I’d wager that 99 percent of people who have worked with me wouldn’t classify me as a delicate flower, a special snowflake, or someone who is easily offended. I’ve spent the majority of my academic and professional careers in male-dominated fields and have been on the receiving end of sexual and other harassment.
I take issue, however, with organizations that pay lip service to diversity and inclusiveness when their actions say otherwise. Not everyone has a thick hide, however, so when one of my consultants reported that a client was behaving badly, I wanted to gather some evidence.
I spent a good chunk of today listening to recordings of conference calls, which unfortunately demonstrated everything my consultant said was going on and more. Boorish and unprofessional are the mildest adjectives I could come up with as I prepare my letter terminating our professional relationship.
We had been hired to assist a small practice with their workplace dynamics and to help try to correct some issues they’ve had with staff turnover. Our first onsite assessment revealed countless sports and gambling analogies (in nearly every conversation) that had a tendency to alienate members of the staff who might not find stories about betting at the dog track to be amusing or in harmony with their religious beliefs. Based on our findings, we agreed that you can coach your way through a lot of that, and we persisted because they seemed willing to participate in making things better.
Many of their issues were process related, with staff being frustrated by lack of policy and procedure documents that would explain why they were constantly being told by one partner or another that what they were doing was wrong. My consultant worked on getting an employee handbook together and at standardizing their office workflows knowing that reduced variation would make things less stressful and perhaps increase retention. She did some stakeholder assessments that identified many of the issues being attributed to a couple of the physicians, with the rest of the providers being highly respected.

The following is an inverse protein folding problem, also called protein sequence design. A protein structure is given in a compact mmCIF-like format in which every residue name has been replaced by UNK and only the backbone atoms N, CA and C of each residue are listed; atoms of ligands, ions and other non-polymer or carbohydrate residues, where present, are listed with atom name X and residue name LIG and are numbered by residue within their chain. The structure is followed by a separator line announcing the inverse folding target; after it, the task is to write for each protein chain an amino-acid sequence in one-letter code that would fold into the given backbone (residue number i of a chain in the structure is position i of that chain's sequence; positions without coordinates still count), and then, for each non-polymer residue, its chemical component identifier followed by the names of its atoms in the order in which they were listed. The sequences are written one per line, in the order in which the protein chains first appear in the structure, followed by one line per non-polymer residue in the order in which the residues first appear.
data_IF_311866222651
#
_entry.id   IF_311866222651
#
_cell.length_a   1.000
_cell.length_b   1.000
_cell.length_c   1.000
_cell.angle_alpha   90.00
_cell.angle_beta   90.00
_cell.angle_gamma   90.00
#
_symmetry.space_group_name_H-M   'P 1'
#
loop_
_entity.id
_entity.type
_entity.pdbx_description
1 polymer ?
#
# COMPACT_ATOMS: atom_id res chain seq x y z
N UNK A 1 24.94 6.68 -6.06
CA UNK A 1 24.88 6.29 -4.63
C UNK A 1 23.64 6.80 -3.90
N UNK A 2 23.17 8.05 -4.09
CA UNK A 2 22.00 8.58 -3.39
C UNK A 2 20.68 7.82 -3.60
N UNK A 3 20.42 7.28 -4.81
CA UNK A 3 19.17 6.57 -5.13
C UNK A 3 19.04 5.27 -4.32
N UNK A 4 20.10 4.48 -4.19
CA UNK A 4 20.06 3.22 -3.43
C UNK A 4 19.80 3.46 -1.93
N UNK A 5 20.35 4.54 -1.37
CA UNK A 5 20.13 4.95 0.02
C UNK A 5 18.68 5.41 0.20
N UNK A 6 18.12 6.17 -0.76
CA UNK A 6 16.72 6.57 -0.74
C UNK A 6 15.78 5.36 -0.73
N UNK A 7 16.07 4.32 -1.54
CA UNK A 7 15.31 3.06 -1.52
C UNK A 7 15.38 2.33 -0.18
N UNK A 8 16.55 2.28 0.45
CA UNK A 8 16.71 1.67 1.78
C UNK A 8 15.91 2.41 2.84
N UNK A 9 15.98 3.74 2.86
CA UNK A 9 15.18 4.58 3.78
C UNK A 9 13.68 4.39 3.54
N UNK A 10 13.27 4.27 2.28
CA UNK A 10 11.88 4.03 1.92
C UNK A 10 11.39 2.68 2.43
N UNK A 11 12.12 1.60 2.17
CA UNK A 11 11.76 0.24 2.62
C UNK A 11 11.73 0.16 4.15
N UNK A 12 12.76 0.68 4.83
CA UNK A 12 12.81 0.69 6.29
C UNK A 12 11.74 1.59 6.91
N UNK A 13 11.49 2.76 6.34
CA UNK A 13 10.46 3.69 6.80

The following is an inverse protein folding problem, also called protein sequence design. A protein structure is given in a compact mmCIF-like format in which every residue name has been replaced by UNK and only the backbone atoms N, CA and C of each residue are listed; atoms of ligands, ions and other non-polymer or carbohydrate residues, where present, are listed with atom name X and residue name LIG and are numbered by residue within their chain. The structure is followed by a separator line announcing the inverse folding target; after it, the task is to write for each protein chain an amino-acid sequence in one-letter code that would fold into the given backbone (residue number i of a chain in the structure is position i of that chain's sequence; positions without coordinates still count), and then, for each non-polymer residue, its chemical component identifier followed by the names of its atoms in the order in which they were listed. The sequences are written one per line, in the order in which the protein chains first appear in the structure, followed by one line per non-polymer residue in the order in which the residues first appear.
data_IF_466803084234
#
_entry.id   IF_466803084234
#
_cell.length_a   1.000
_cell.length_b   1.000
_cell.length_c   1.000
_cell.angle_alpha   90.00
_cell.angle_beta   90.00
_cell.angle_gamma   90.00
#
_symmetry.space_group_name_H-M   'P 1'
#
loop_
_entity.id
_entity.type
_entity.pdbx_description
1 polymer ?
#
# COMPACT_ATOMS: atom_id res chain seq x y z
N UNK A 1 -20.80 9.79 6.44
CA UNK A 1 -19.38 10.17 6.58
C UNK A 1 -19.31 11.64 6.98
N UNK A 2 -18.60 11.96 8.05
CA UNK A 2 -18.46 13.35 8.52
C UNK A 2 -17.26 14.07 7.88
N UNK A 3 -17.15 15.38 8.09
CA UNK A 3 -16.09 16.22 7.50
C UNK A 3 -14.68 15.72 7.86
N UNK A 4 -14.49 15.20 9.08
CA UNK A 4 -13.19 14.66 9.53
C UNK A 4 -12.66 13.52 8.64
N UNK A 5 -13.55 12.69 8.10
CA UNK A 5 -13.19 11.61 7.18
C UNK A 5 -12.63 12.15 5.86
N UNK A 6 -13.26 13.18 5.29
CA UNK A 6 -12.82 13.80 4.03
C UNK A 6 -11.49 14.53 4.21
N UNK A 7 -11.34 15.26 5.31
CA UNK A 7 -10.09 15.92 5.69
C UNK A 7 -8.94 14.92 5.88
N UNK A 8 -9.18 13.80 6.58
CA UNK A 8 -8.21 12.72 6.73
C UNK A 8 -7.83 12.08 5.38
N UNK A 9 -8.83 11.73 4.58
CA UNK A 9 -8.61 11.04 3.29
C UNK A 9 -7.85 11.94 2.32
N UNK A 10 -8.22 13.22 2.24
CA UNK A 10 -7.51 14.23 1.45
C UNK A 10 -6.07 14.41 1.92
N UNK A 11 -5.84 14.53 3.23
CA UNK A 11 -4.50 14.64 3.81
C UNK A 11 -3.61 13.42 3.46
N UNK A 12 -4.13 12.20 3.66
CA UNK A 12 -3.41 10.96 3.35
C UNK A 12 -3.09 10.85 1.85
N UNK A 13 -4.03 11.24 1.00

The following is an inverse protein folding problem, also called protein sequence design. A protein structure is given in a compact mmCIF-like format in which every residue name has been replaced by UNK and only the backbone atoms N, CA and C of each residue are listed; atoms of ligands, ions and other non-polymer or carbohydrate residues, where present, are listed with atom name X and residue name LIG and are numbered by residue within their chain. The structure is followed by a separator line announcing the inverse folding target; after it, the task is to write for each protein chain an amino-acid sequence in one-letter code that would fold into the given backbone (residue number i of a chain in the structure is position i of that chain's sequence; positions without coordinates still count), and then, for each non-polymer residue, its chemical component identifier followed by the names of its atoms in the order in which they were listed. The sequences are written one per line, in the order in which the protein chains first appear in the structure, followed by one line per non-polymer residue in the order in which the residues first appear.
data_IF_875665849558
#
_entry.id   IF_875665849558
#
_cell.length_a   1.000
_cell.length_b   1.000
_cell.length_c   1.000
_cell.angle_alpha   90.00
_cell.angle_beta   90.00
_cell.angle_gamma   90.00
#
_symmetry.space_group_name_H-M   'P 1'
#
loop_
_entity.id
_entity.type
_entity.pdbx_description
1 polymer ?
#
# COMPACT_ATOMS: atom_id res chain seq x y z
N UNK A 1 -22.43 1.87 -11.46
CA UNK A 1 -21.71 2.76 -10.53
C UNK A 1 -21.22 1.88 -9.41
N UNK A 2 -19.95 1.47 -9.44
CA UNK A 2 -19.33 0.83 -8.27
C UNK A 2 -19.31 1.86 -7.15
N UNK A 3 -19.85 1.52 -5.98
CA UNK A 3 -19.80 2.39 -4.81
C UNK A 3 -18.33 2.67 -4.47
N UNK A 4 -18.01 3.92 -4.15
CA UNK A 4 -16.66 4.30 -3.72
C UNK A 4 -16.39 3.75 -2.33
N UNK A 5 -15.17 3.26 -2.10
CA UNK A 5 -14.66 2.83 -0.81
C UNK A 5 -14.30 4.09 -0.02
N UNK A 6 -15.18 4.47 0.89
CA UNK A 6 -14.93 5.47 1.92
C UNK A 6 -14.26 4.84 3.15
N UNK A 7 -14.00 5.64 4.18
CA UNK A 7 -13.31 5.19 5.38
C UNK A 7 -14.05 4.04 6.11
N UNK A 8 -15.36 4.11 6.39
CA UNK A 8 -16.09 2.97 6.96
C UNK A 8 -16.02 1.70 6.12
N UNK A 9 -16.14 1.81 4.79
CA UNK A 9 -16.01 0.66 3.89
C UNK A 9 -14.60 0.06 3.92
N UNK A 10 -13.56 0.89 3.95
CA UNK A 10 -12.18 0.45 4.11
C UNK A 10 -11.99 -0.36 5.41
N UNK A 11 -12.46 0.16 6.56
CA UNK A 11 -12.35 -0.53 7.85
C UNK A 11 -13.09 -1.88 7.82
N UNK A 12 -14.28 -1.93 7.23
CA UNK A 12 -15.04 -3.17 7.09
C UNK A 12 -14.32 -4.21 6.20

The two physicians who needed the most work have been abrasive to my team, but within the realm of what the team felt they could handle. Plus, they were treating both male and female consultants badly, so we chalked it up to boorishness rather than discrimination.
Over the past few weeks, though, the behavior has escalated. One consultant (who happens to be a man) never complains about anything, so I knew that there was more to the story when he described some of the behavior as “unseemly.” We discussed strategies for discussing it with the managing partners and office manager and that we’d monitor how things were progressing.
At this week’s management meeting, however, some comments were made about certain office responsibilities being “women’s work” and one of the managing physicians told a young female physician to stop bringing her complaints to office meetings and maybe bring some cookies or cupcakes instead. It may have been meant in jest, but I doubt he would have said the same to a junior male physician. In fact, after reviewing the recording of the meeting, he didn’t say anything of the sort to a male peer who was also complaining. He listened to the same types of concerns from one while chastising the other for hers.